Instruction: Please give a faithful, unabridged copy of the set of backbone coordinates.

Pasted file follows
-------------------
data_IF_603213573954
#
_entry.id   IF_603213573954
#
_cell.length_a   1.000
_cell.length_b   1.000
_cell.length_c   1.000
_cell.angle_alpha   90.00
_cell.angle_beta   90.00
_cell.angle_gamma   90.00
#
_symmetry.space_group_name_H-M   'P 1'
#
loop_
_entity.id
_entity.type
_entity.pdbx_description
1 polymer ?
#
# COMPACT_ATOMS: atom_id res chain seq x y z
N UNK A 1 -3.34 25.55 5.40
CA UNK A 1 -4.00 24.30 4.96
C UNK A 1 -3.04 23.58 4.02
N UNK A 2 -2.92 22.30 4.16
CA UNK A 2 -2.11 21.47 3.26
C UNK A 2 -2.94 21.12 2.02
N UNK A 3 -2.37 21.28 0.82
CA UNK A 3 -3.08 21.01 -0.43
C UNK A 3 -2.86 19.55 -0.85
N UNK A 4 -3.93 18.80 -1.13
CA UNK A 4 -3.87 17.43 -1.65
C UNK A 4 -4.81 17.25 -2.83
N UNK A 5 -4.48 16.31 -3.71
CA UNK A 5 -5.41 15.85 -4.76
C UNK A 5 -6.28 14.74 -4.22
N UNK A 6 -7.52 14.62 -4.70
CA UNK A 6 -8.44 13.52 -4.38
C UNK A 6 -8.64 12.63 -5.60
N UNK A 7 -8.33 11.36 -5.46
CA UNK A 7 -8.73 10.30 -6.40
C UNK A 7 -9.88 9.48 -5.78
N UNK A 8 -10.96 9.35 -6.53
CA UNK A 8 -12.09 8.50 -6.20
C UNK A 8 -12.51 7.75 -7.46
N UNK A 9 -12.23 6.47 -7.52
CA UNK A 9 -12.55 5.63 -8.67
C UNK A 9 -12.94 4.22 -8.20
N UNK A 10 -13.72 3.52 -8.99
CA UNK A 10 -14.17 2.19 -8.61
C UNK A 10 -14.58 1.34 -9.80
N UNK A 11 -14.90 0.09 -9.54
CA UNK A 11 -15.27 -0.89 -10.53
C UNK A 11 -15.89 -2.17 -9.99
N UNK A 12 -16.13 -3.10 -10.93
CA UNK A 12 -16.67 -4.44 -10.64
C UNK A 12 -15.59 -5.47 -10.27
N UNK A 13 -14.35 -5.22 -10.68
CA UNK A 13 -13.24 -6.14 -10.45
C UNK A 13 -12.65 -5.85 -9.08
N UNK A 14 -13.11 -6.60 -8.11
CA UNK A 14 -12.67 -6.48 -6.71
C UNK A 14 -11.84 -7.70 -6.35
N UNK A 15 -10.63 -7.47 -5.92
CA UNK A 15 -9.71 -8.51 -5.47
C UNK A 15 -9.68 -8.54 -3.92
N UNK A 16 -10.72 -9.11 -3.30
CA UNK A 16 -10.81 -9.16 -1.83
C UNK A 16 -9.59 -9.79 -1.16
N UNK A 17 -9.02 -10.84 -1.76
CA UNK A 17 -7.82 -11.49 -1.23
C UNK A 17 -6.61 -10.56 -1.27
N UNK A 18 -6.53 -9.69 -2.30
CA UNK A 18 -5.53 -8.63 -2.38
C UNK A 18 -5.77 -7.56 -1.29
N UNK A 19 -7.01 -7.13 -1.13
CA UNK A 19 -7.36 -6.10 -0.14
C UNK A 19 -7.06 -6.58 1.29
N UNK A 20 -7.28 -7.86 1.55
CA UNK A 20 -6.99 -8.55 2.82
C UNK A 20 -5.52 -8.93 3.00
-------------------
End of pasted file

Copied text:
data_IF_603213573954
#
_entry.id   IF_603213573954
#
_cell.length_a   1.000
_cell.length_b   1.000
_cell.length_c   1.000
_cell.angle_alpha   90.00
_cell.angle_beta   90.00
_cell.angle_gamma   90.00
#
_symmetry.space_group_name_H-M   'P 1'
#
loop_
_entity.id
_entity.type
_entity.pdbx_description
1 polymer ?
#
# COMPACT_ATOMS: atom_id res chain seq x y z
N UNK A 1 -3.34 25.55 5.40
CA UNK A 1 -4.00 24.30 4.96
C UNK A 1 -3.04 23.58 4.02
N UNK A 2 -2.92 22.30 4.16
CA UNK A 2 -2.11 21.47 3.26
C UNK A 2 -2.94 21.12 2.02
N UNK A 3 -2.37 21.28 0.82
CA UNK A 3 -3.08 21.01 -0.43
C UNK A 3 -2.86 19.55 -0.85
N UNK A 4 -3.93 18.80 -1.13
CA UNK A 4 -3.87 17.43 -1.65
C UNK A 4 -4.81 17.25 -2.83
N UNK A 5 -4.48 16.31 -3.71
CA UNK A 5 -5.41 15.85 -4.76
C UNK A 5 -6.28 14.74 -4.22
N UNK A 6 -7.52 14.62 -4.70
CA UNK A 6 -8.44 13.52 -4.38
C UNK A 6 -8.64 12.63 -5.60
N UNK A 7 -8.33 11.36 -5.46
CA UNK A 7 -8.73 10.30 -6.40
C UNK A 7 -9.88 9.48 -5.78
N UNK A 8 -10.96 9.35 -6.53
CA UNK A 8 -12.09 8.50 -6.20
C UNK A 8 -12.51 7.75 -7.46
N UNK A 9 -12.23 6.47 -7.52
CA UNK A 9 -12.55 5.63 -8.67
C UNK A 9 -12.94 4.22 -8.20
N UNK A 10 -13.72 3.52 -8.99
CA UNK A 10 -14.17 2.19 -8.61
C UNK A 10 -14.58 1.34 -9.80
N UNK A 11 -14.90 0.09 -9.54
CA UNK A 11 -15.27 -0.89 -10.53
C UNK A 11 -15.89 -2.17 -9.99
N UNK A 12 -16.13 -3.10 -10.93
CA UNK A 12 -16.67 -4.44 -10.64
C UNK A 12 -15.59 -5.47 -10.27
N UNK A 13 -14.35 -5.22 -10.68
CA UNK A 13 -13.24 -6.14 -10.45
C UNK A 13 -12.65 -5.85 -9.08
N UNK A 14 -13.11 -6.60 -8.11
CA UNK A 14 -12.67 -6.48 -6.71
C UNK A 14 -11.84 -7.70 -6.35
N UNK A 15 -10.63 -7.47 -5.92
CA UNK A 15 -9.71 -8.51 -5.47
C UNK A 15 -9.68 -8.54 -3.92
N UNK A 16 -10.72 -9.11 -3.30
CA UNK A 16 -10.81 -9.16 -1.83
C UNK A 16 -9.59 -9.79 -1.16
N UNK A 17 -9.02 -10.84 -1.76
CA UNK A 17 -7.82 -11.49 -1.23
C UNK A 17 -6.61 -10.56 -1.27
N UNK A 18 -6.53 -9.69 -2.30
CA UNK A 18 -5.53 -8.63 -2.38
C UNK A 18 -5.77 -7.56 -1.29
N UNK A 19 -7.01 -7.13 -1.13
CA UNK A 19 -7.36 -6.10 -0.14
C UNK A 19 -7.06 -6.58 1.29
N UNK A 20 -7.28 -7.86 1.55
CA UNK A 20 -6.99 -8.55 2.82
C UNK A 20 -5.52 -8.93 3.00